How did the whole nomination process start for you?
It started off as a very casual conversation with my manager, John. He mentioned there was an award that himself and our CEO, Anne, would like to put me forward for. I didn’t really understand what this meant until I found out what the award was and that Starling Bank would have to submit a 250-word award entry on why they were nominating me. I wondered if they would even have 250 words to say about me! The entry was submitted in September and a few days later I was asked to provide supporting information for the award.
There were five questions I needed to answer about my background, significant achievements/contributions at Starling, how I am helping others, why I am a future leader in the tech industry and how I would leverage the award. I thought… Oh my, that’s a lot of questions! But then I took the time to reflect and think about my answers and I submitted in October. The following month, on my way into the office I saw an email notification pop up on my phone titled “Congratulations, you have been shortlisted for WeAreTechWomen’s TechWomen50 Award” and I was both surprised and overjoyed that what I had accomplished so far was worthy of a shortlist by a panel of impressive judges in the tech industry.
Following the good news, the next step was to spread the word and get some votes but ultimately the selection of the winners were up to the panel of judges. There were a 100 women shortlisted and as I read through a few of the nominees biographies I felt a mixture of emotions; they were really impressive and had achieved amazing things (master inventors, entrepreneurs, etc), maybe I should have shown more of my accomplishments in my bio, getting this far is an honour and also humbling and even if I don’t win, this is still a great achievement.
On 11th of December 2017 I was delighted to find out I was one of the 50 winners (hence TechWomen50); it was one of my highlights of 2017!
I feel that winning this award has given me the added confidence to support and mentor like minded women in the industry. So… I do not have a technical academic background, and I am not a developer, but I work in a tech company and I want to help people understand that you do not necessarily need a technical background to become a technologist or to work in technology. Right now I am enjoying the best of both worlds – Finance and Technology aka Fintech – and I want to be able to inspire mine, and the next generation, and to be a testament to the fact that what they do in this industry no matter what level your role, is important and can make a difference.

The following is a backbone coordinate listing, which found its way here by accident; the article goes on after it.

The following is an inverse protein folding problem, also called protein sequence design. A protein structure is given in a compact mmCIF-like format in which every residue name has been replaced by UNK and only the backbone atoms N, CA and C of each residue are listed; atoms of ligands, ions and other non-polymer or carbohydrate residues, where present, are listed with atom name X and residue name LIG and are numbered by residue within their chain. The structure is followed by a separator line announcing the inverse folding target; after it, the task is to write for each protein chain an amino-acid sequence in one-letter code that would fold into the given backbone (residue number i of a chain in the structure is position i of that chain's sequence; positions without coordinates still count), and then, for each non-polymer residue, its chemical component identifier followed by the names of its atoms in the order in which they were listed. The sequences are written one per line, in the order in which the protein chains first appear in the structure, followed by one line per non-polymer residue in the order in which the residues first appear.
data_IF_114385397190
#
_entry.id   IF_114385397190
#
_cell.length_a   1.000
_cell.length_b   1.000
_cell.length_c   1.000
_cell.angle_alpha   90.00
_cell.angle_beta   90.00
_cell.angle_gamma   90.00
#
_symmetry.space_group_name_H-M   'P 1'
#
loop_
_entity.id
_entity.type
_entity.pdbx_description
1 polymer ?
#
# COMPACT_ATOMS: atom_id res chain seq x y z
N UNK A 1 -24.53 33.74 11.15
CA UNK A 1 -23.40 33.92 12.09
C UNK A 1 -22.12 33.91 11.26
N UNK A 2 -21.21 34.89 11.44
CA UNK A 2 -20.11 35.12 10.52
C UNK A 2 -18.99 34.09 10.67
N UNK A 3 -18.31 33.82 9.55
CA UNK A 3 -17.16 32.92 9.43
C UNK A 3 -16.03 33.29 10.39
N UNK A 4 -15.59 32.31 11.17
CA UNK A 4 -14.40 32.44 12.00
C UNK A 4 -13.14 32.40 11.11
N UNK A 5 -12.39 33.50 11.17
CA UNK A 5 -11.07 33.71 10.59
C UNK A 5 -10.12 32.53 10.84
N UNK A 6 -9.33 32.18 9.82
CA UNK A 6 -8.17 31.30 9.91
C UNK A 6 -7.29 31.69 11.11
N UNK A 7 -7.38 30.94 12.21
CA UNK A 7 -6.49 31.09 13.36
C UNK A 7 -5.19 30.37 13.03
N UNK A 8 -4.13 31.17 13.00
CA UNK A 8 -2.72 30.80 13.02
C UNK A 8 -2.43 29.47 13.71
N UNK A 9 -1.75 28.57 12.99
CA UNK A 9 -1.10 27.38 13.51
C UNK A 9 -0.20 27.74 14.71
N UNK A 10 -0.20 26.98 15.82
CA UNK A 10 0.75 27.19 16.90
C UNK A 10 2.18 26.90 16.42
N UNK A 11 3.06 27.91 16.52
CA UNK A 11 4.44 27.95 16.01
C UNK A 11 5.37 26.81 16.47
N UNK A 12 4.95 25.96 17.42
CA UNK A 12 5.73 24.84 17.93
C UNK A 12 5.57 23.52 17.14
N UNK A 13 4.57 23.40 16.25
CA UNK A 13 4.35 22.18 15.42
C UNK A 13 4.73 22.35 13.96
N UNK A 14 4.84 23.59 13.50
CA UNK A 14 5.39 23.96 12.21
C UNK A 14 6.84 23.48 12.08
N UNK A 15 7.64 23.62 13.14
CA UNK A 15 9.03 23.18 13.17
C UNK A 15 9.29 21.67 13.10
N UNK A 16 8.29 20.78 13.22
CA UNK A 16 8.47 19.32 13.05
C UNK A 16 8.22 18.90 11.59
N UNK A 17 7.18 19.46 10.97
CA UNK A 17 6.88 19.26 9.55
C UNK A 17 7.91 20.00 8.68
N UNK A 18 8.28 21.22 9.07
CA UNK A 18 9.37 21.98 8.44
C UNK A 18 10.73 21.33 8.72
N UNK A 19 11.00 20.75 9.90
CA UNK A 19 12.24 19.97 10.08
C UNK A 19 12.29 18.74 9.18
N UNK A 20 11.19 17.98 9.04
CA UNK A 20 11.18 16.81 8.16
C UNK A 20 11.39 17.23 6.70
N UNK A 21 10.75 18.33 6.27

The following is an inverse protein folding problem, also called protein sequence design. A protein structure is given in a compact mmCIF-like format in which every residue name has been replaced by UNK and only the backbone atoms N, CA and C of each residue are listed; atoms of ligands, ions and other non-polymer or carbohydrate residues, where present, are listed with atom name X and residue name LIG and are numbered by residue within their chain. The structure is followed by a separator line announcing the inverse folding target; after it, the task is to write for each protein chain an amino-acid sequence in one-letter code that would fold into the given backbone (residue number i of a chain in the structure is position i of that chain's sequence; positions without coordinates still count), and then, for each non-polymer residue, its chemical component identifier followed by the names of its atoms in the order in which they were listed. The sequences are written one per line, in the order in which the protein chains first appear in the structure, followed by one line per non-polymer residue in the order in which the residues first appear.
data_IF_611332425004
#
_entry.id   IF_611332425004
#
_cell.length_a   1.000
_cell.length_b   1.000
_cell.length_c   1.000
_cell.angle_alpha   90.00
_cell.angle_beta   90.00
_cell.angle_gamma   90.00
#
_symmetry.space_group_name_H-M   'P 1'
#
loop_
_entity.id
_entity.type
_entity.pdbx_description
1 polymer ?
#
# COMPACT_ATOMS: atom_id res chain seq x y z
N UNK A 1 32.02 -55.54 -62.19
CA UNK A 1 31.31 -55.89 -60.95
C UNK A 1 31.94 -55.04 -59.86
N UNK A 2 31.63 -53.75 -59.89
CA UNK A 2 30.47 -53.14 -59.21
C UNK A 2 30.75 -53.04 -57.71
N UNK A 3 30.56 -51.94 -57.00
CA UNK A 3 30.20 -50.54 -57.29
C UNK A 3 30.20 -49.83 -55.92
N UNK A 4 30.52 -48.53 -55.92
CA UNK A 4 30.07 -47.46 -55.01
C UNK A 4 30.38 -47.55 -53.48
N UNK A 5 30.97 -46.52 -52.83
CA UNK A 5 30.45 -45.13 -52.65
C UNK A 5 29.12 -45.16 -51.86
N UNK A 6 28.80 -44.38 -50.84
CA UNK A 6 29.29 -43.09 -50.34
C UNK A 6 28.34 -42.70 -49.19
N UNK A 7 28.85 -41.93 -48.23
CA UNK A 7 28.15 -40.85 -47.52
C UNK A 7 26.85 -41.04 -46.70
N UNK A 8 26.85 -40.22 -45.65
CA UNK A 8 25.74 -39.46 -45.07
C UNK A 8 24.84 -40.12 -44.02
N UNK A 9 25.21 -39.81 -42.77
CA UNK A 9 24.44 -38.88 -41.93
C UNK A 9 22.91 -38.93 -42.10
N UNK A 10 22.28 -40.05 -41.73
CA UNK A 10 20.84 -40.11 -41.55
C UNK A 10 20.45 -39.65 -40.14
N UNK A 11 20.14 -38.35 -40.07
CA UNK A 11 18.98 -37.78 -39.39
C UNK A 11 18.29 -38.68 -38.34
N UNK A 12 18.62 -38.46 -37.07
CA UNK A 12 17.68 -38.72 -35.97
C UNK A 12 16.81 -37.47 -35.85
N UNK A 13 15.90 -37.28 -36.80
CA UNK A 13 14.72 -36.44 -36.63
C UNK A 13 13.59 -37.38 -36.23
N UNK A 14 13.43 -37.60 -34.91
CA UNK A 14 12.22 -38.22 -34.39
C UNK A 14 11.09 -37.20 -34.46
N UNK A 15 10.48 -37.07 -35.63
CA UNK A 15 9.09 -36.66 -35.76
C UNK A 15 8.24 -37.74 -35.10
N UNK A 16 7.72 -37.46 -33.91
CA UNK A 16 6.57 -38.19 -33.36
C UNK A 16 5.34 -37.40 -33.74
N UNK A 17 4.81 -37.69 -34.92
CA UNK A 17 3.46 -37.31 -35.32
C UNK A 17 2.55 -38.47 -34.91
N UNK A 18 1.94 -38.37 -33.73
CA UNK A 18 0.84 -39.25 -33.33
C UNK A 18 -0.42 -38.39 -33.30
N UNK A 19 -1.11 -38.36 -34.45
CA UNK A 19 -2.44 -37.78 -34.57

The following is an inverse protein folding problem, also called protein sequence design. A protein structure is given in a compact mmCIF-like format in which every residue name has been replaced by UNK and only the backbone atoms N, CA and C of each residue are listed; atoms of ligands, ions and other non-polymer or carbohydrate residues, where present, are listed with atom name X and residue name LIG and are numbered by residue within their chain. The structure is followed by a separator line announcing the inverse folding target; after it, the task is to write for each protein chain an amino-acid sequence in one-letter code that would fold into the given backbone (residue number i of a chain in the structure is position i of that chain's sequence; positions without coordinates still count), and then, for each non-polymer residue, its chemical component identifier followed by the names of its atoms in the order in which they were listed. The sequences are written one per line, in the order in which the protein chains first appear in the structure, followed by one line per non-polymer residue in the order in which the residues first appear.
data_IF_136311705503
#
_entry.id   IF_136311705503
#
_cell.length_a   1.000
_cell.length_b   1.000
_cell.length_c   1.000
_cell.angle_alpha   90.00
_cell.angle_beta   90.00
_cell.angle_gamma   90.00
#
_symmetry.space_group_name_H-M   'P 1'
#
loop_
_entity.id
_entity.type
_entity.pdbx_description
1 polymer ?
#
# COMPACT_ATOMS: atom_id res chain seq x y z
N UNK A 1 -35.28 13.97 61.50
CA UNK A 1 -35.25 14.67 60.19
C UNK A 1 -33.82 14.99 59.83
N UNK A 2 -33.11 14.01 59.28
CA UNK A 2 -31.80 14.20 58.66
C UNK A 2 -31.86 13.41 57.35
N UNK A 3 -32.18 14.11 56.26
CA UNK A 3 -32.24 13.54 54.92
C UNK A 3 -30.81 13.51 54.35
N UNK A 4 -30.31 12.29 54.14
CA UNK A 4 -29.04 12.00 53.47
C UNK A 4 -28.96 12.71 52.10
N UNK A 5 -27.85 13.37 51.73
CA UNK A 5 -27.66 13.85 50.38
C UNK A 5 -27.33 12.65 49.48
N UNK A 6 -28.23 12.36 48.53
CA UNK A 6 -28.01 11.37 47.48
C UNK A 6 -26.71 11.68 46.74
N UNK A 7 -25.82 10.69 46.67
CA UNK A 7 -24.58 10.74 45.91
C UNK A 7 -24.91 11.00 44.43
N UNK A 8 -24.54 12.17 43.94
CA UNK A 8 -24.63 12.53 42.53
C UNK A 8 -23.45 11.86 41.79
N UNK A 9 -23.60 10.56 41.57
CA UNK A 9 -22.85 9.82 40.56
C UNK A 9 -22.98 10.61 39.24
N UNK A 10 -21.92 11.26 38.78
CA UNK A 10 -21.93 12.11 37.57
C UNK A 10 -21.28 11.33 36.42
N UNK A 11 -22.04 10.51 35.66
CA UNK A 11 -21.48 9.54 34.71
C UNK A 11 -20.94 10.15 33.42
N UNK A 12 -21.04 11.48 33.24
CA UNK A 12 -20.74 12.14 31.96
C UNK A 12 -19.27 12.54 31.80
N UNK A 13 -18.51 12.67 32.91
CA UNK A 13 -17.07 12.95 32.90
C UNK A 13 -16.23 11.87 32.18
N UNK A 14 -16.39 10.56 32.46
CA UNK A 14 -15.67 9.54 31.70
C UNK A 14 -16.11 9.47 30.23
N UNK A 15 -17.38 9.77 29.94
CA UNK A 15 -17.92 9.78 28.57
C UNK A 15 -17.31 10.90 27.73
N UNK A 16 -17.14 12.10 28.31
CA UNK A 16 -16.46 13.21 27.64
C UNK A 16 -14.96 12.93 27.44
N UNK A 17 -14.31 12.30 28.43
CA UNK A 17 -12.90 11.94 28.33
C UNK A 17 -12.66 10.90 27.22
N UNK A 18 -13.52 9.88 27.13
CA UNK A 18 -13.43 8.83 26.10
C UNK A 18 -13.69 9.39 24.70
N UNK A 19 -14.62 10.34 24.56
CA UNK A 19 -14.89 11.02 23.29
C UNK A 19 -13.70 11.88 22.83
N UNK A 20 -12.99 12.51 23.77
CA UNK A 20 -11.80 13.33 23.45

I am hoping this award will boost my credibility in the technology industry in terms of influence and awareness to those who are unfamiliar with Starling and afford me the opportunity to support others who are looking to provide similar technology and innovation in their respective fields.
What do you think the importance of these awards are in supporting women in tech?
I just started reading a book titled ‘Women, Work, And The Will To Lead” by Sheryl Sandberg – I am probably one of the last people to read the book – but better late than never. So far some of the points raised in the book have resonated with me; just paraphrasing – the majority of women find it difficult talking about their accomplishments and would rather downplay their achievements, maybe because they do not see it as a big deal? (this is exactly how I felt when I had to answer the question about my achievements at Starling for this award). I think the downfall of this is that sometimes we may not feel worthy of recognition or worse may not be recognised at all (because it is ‘Business as Usual’).
The tech industry is still predominantly male dominated and I was going to corroborate this with some stats, but let’s be honest we all know this is the case – it’s a hot topic of discussion! With this, and the above statement in mind, I think awards like these are very important in recognising the achievements of women and encourage more to join the bandwagon. This will create a network and support group that other women interested in working in technology can tap into and also heighten their expectations of what they can achieve as women in tech.